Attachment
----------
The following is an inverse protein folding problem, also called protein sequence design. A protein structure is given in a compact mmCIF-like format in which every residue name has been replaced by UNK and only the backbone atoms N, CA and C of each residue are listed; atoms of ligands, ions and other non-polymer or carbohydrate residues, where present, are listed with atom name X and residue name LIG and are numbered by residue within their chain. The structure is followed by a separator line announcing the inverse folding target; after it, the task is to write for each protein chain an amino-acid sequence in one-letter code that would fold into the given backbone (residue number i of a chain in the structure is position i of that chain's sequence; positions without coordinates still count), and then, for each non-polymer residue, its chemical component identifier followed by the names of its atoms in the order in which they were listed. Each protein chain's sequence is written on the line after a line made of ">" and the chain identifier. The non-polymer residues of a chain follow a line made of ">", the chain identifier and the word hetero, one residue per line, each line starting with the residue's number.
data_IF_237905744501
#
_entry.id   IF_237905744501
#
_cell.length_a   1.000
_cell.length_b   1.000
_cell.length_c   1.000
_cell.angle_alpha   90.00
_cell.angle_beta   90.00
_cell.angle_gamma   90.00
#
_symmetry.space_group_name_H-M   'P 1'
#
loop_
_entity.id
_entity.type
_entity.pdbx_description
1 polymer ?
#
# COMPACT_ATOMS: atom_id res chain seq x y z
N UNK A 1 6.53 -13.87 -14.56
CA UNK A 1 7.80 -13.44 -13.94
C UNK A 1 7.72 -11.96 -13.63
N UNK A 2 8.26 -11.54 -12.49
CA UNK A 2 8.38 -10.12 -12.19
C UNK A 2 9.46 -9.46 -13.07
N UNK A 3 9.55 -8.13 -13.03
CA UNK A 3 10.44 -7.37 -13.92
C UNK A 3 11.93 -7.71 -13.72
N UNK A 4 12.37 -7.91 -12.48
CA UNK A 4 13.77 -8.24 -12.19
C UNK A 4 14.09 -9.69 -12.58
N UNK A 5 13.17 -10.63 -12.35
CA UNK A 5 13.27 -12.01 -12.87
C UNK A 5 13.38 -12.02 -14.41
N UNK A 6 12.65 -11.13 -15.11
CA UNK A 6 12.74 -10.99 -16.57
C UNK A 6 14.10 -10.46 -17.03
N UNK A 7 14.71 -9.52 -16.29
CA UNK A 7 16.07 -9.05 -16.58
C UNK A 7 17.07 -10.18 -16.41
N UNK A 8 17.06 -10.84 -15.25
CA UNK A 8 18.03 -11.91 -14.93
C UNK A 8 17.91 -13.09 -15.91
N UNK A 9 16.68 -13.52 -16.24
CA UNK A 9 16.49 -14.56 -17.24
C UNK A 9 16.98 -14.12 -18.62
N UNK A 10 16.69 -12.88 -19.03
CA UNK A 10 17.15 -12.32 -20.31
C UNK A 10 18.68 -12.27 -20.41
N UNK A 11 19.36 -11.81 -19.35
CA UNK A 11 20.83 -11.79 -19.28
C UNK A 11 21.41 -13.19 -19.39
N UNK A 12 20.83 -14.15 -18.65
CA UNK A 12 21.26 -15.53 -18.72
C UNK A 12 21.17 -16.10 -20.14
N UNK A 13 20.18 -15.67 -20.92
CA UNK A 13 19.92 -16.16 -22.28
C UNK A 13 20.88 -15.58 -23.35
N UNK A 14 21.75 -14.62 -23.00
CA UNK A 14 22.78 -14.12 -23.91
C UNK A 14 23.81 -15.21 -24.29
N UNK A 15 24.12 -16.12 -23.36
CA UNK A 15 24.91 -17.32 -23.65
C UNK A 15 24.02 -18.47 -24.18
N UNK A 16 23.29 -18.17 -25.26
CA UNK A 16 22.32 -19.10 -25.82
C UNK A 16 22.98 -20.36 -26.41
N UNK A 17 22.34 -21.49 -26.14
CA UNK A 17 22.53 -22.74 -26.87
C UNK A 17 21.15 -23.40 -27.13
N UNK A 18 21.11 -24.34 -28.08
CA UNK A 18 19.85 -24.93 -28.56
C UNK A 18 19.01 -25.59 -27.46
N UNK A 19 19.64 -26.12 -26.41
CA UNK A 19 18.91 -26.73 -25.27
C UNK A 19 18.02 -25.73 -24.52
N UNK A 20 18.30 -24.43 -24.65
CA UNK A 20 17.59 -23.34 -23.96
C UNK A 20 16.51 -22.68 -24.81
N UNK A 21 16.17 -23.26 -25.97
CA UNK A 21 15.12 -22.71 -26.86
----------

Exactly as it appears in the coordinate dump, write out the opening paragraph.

The following is an inverse protein folding problem, also called protein sequence design. A protein structure is given in a compact mmCIF-like format in which every residue name has been replaced by UNK and only the backbone atoms N, CA and C of each residue are listed; atoms of ligands, ions and other non-polymer or carbohydrate residues, where present, are listed with atom name X and residue name LIG and are numbered by residue within their chain. The structure is followed by a separator line announcing the inverse folding target; after it, the task is to write for each protein chain an amino-acid sequence in one-letter code that would fold into the given backbone (residue number i of a chain in the structure is position i of that chain's sequence; positions without coordinates still count), and then, for each non-polymer residue, its chemical component identifier followed by the names of its atoms in the order in which they were listed. Each protein chain's sequence is written on the line after a line made of ">" and the chain identifier. The non-polymer residues of a chain follow a line made of ">", the chain identifier and the word hetero, one residue per line, each line starting with the residue's number.